The inputs are shown at the very top band of the graphic which includes insulation qualities of wall, roof, and glazing, lighting power density, electrical power density, building schedules, and mechanical system types, as well as the initial project factors (top-left) that initiate every building design. This band of inputs list the most crucial of all building parameters which most shape the final building cost and performance results.
This graphic is about capturing the bigger picture. Here we are taking the workflow used in cove.tool to evaluate various building factors to see how their interaction can help make a data-driven decision. Each band is both a summary and a breakdown of different aspects which once joined together makes a big picture scoop of where the projects stands and how its components and efficiency contributed to that result. A really great workflow when you think of using energy modelling to convince both the budget conscious building owner, design infatuated architect, and relentless sustainability champion.
The diagrams and results in the graphic are taken from cove.tool, an early stage building performance and cost analysis tool. The inputs and project images are taken from a real project where we used cove.tool to find and optimize a project bundle which best satisfies all of our project goals, as they stood at one point in time – early stage. These were then put together in Adobe Illustrator.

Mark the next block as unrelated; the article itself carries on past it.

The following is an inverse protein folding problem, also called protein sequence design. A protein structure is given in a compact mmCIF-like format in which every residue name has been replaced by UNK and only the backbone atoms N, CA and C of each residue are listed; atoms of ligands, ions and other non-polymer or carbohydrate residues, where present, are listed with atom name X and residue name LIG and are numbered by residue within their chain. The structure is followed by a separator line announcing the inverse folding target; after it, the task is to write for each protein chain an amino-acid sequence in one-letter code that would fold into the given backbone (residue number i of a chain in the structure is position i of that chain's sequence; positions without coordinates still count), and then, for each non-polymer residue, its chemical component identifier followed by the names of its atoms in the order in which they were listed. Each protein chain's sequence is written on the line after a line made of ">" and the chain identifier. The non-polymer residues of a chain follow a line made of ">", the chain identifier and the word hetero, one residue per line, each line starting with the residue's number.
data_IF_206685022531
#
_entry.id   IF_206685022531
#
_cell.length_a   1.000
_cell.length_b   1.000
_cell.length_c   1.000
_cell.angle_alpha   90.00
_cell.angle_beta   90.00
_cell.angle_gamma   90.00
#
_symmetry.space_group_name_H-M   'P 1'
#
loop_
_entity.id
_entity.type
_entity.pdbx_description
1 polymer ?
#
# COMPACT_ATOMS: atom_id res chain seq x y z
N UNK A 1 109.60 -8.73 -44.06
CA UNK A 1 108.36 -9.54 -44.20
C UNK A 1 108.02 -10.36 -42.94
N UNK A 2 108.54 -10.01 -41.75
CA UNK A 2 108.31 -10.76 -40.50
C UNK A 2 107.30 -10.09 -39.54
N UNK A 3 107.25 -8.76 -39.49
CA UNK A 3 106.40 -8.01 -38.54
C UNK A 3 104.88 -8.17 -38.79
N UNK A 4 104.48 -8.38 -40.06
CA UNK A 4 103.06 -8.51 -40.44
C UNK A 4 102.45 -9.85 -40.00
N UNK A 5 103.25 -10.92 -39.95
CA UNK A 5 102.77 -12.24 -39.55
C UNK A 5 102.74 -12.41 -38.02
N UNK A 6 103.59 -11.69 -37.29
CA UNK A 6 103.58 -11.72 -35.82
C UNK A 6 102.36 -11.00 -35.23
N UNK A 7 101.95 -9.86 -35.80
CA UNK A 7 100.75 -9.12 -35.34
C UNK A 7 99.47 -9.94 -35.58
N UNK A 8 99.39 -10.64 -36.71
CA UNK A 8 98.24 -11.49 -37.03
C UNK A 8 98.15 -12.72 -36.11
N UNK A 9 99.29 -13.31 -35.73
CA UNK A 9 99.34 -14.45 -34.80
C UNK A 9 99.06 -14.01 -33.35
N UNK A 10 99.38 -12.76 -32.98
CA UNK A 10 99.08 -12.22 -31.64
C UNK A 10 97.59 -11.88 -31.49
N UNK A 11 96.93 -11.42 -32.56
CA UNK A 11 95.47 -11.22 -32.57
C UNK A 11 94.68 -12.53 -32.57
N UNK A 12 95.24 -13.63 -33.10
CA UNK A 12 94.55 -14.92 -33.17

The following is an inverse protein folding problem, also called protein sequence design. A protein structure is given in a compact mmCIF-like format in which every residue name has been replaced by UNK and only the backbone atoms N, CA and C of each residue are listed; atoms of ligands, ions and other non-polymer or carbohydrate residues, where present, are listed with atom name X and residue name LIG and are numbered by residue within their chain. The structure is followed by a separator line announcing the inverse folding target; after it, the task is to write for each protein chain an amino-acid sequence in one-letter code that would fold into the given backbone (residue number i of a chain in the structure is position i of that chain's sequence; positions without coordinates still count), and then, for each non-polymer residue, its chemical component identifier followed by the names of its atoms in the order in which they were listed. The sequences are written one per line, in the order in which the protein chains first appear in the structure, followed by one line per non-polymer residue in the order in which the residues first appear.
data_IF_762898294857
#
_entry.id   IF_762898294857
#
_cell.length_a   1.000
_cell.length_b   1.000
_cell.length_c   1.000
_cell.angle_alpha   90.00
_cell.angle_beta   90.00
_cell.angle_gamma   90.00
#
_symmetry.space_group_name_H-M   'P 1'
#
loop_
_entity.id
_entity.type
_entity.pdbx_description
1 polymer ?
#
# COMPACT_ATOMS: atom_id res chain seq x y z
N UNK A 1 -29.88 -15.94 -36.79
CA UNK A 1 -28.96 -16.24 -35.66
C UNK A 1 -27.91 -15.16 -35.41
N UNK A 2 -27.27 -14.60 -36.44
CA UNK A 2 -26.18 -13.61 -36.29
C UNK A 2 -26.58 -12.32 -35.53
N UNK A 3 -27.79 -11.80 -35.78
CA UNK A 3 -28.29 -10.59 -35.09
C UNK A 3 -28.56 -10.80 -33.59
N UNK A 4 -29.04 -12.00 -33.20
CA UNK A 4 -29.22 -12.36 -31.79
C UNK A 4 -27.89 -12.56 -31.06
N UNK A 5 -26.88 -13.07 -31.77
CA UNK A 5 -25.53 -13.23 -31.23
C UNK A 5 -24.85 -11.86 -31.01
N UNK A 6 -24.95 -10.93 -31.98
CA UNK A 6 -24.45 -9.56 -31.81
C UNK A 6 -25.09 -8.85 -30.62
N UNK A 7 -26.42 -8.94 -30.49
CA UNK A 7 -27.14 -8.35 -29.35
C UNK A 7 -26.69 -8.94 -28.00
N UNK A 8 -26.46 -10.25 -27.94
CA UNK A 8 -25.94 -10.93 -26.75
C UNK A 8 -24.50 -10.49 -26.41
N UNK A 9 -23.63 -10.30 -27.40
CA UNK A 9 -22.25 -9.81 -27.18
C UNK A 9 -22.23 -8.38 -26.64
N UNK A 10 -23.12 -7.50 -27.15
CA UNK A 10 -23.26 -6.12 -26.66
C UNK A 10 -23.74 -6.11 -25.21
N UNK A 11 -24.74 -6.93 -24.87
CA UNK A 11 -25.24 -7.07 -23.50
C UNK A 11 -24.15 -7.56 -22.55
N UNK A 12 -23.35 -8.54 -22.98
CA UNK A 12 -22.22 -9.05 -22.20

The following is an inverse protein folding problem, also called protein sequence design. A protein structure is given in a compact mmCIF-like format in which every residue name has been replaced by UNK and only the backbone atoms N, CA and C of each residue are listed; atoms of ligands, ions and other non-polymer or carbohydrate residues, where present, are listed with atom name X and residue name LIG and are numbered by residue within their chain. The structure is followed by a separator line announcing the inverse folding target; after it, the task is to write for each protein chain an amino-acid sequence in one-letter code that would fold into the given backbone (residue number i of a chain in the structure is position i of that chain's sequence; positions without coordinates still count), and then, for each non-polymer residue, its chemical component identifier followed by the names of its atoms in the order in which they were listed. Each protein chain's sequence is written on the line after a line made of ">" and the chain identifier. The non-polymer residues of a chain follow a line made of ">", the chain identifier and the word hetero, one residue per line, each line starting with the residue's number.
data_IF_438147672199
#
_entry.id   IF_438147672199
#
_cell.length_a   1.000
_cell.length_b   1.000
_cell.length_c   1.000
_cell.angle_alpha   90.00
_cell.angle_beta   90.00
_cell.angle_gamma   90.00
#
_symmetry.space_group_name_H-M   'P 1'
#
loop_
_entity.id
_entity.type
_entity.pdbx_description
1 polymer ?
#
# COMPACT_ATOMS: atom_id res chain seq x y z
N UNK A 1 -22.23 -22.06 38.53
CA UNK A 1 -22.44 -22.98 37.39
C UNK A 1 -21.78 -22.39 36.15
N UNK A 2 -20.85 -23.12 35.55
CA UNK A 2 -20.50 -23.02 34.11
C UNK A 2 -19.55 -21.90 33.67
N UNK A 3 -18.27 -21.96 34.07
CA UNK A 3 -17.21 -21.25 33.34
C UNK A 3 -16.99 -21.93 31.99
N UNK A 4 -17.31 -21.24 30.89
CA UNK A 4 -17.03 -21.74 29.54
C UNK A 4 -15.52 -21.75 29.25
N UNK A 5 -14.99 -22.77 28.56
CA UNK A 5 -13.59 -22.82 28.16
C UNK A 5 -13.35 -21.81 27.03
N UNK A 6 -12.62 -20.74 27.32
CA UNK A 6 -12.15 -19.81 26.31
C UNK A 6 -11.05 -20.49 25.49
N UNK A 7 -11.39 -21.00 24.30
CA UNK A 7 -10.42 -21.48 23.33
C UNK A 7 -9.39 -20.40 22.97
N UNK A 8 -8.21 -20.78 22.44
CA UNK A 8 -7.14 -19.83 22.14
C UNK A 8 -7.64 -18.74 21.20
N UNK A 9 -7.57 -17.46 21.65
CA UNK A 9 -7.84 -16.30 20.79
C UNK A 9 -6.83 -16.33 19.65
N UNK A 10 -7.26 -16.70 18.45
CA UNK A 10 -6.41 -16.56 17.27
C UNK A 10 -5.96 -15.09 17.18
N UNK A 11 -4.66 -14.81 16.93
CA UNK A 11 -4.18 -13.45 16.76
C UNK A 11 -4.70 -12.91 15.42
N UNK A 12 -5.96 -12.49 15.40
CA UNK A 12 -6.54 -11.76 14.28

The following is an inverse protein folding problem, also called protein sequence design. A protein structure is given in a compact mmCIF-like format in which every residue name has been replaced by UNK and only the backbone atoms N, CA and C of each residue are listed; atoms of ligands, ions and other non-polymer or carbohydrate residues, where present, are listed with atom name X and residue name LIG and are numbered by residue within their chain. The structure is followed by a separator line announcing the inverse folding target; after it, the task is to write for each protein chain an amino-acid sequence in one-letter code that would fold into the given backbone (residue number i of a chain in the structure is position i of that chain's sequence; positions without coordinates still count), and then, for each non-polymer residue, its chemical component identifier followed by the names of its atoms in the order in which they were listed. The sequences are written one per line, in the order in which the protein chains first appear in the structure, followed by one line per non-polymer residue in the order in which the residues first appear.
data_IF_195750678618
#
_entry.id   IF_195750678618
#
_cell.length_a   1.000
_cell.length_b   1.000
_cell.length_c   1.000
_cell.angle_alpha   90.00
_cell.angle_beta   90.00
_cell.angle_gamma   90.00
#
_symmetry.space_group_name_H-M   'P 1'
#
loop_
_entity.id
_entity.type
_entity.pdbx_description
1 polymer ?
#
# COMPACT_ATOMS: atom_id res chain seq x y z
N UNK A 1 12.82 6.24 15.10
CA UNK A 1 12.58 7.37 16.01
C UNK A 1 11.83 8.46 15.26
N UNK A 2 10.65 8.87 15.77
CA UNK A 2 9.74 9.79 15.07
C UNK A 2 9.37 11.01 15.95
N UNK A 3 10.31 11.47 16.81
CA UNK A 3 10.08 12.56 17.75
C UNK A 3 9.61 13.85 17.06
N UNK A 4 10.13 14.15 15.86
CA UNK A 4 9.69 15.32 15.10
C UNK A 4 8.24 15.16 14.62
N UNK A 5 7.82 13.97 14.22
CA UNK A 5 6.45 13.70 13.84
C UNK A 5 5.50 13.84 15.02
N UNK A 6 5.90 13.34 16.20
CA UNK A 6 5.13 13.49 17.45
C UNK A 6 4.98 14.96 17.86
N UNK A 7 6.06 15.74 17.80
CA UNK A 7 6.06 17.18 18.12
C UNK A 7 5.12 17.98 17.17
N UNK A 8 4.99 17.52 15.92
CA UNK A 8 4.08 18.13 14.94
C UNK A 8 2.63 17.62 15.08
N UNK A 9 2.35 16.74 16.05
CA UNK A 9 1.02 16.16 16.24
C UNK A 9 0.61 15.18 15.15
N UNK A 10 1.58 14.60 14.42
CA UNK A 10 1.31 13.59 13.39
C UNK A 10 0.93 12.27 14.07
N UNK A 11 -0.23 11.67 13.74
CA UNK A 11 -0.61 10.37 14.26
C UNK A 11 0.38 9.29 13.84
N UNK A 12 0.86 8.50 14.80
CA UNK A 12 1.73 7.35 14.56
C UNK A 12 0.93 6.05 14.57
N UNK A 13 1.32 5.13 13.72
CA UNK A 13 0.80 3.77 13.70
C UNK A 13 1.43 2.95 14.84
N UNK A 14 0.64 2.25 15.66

How can the metrics inherent to every building component/ project goal/ design decision, be used to automate a best-case input configuration?
This graphic is just a slice of several cove.tool runs and design iterations which makeup the early stage design process. Although capturing a single bundle configuration, this graphic has done a great job indicating the direction of the project as well as pointing out where the project falls short and areas of covert opportunity.
Possibly more important that the final energy and savings results, is the two impact streams diagram which allows the viewer to visualize the benefits and disadvantages of each selection. By comparing a building’s design by the fine-tuning of its components, users can really begin to understand the breathing room and capabilities of a data-driven energy analysis tool.
I would have liked to have expanded the input columns to denote more options and really allows viewers see how we were able to select the best products and efficiencies on the terms of our project goals and real world factors. There is a heavy parametric influence happening in the background that was quite difficult to visualize, and I would have like to shown the strict data-driven and flexible capabilities of the tool and how great it can be used to satisfy all members in the design team.